Articles

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16,881 results found
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Steinstrasse

Steinstrasse [stīn′shtra-se] is the German word for "stone street", describing a possible complication of extracorporeal shock wave lithotripsy (ESWL) for urinary tract calculi, wherein a column of stone fragments forms that blocks the ureter. Terminology The term steinstrasse can equally, alb...
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Epiphrenic diverticulum

Epiphrenic diverticula are pulsion diverticula of the distal esophagus arising just above the lower esophageal sphincter, more frequently on the right posterolateral wall. They are less frequent than traction mid esophageal diverticula but may have more clinical relevance.   Clinical presentat...
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Mastectomy

Mastectomy is a surgical treatment for breast cancer in which the entire breast tissue is removed through a surgical procedure as opposed to a wide local excision. Sometimes, adjacent structures, such as lymph nodes, are removed to prevent recurrence or metastasis. In some cases, mastectomy is d...
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Multinodular and vacuolating neuronal tumor

Multinodular and vacuolating neuronal tumors (MVNT) are lesions with distinct cytoarchitectural patterns. They are often considered part of the heterogeneous group of tumors known as long-term epilepsy-associated tumors (LEATs). Radiologically, MVNTs appear as small "bubbly" indolent subcortica...
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b values

In MRI with diffusion-weighted imaging (DWI), the b value measures the degree of diffusion weighting applied, thereby indicating the amplitude (G), time of applied gradients (δ) and duration between the paired gradients (Δ). It is calculated as: b = γ² G² δ² (Δ−δ/3) Therefore, a larger b valu...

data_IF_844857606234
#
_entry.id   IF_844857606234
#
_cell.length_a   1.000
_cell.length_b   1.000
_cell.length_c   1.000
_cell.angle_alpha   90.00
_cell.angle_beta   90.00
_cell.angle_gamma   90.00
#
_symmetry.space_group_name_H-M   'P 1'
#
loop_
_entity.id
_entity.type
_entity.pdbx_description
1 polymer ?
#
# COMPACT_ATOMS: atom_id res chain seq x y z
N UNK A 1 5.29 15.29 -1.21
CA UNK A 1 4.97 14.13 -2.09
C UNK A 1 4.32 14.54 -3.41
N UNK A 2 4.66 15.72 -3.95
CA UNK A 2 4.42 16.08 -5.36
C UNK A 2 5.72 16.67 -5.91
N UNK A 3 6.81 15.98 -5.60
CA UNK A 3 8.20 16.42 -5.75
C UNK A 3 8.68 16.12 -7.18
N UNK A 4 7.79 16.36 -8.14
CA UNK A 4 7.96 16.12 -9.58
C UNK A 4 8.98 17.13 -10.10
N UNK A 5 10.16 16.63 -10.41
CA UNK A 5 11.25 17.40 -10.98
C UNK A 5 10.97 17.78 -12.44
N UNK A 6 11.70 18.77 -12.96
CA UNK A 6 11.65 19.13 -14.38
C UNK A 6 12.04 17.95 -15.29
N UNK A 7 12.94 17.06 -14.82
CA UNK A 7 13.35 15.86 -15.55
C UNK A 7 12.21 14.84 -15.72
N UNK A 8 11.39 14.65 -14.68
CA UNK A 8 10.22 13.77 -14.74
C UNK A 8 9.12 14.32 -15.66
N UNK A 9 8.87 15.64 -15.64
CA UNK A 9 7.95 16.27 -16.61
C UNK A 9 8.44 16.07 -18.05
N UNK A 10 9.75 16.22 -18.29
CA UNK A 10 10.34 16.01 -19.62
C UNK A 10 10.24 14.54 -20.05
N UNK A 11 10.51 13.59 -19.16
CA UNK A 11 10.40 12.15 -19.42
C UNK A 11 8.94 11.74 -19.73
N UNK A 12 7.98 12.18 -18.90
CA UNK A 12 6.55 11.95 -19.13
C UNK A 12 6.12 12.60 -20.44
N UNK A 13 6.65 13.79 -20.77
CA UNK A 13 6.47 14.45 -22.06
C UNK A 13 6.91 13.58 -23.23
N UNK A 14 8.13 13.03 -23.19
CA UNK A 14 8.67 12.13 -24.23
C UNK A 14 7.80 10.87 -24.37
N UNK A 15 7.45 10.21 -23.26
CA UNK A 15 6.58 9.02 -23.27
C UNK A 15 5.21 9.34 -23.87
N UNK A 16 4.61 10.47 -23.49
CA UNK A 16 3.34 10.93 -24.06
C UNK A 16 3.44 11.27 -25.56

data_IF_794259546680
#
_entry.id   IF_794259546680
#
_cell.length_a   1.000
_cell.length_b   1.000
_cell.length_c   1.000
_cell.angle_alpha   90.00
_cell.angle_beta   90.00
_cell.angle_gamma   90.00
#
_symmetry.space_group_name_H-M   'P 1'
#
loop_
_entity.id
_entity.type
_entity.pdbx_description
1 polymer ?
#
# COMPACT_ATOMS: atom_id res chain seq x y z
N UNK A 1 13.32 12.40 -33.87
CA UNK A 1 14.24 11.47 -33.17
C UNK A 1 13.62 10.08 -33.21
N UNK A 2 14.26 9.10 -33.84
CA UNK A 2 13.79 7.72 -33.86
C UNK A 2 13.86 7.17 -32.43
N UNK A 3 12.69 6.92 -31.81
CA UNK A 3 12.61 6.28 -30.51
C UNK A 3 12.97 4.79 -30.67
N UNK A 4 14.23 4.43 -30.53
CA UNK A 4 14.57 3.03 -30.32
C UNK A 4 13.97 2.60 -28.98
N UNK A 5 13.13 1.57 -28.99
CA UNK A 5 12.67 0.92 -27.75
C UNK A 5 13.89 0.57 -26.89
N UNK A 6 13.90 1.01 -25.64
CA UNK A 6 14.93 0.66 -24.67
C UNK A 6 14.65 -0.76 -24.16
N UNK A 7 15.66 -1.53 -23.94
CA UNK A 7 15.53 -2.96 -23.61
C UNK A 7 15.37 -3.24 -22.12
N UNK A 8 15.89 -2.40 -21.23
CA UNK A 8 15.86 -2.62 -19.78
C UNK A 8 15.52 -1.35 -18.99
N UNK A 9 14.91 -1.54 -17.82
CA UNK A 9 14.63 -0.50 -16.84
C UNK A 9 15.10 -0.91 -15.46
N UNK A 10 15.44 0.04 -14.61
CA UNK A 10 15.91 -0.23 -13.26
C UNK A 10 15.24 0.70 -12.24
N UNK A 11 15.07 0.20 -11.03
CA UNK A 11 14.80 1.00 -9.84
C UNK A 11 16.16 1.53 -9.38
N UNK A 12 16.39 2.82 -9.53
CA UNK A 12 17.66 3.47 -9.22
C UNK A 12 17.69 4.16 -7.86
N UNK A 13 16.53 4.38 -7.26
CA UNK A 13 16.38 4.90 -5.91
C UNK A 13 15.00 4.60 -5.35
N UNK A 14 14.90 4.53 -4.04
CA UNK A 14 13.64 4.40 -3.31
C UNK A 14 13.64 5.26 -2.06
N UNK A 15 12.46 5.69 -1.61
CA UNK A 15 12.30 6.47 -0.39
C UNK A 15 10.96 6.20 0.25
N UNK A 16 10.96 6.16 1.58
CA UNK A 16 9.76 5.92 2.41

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Achilles tendon tear

Achilles tendon tears are the most common ankle tendon injuries, with microtears to full thickness tendon tears of the Achilles tendon and are most commonly seen secondary to sports-related injury, especially squash and basketball. Epidemiology There is strong male over-representation presumab...
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Temporal bone destructive lesions (differential)

Destructive lesions of the temporal bone (petrous pyramid, middle ear and antrum) have a relatively broad differential including 1: lesions affecting petrous pyramid vestibular schwannoma (acoustic neuroma) meningioma glioma neuroma of trigeminal and facial nerve chordoma jugular paragang...
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Medical abbreviations and acronyms (P)

This article contains a list of commonly used medical abbreviations and acronyms that start with the letter P and may be encountered in medicine and radiology (please keep the main list and any sublists in alphabetic order). A - B - C - D - E - F - G - H - I - J - K - L - M - N - O - P - Q - R ...
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Stress fracture

Stress fractures refer to fractures occurring in the bone due to a mismatch of bone strength and chronic mechanical stress placed upon the bone. Terminology A pathological fracture, although a type of insufficiency fracture, is a term in general reserved for fractures occurring at the site of ...
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Birt-Hogg-Dubé syndrome

Birt-Hogg-Dubé syndrome (BHDS), also known as folliculin gene-associated syndrome, is a multi-system disease characterized by: cutaneous manifestations, typically fibrofolliculomas multiple lung cysts and spontaneous pneumothoraces increased risk of renal tumors, typically chromophobe oncocyt...